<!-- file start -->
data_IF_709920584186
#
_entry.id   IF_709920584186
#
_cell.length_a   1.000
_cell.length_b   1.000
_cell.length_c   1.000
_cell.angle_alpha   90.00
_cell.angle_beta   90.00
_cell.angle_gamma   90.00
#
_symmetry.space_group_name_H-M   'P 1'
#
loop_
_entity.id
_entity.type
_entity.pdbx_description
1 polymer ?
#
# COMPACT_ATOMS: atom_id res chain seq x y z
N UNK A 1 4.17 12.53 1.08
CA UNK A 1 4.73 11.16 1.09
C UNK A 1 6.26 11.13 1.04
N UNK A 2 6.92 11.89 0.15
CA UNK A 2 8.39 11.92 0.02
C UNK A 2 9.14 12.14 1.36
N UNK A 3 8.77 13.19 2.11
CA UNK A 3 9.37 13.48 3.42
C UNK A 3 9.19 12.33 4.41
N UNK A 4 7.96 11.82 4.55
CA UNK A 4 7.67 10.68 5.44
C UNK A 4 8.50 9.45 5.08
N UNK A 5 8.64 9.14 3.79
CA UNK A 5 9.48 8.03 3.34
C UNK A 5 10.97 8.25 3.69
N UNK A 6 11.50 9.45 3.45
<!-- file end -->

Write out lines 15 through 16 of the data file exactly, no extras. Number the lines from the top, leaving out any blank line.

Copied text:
_entity.id
_entity.type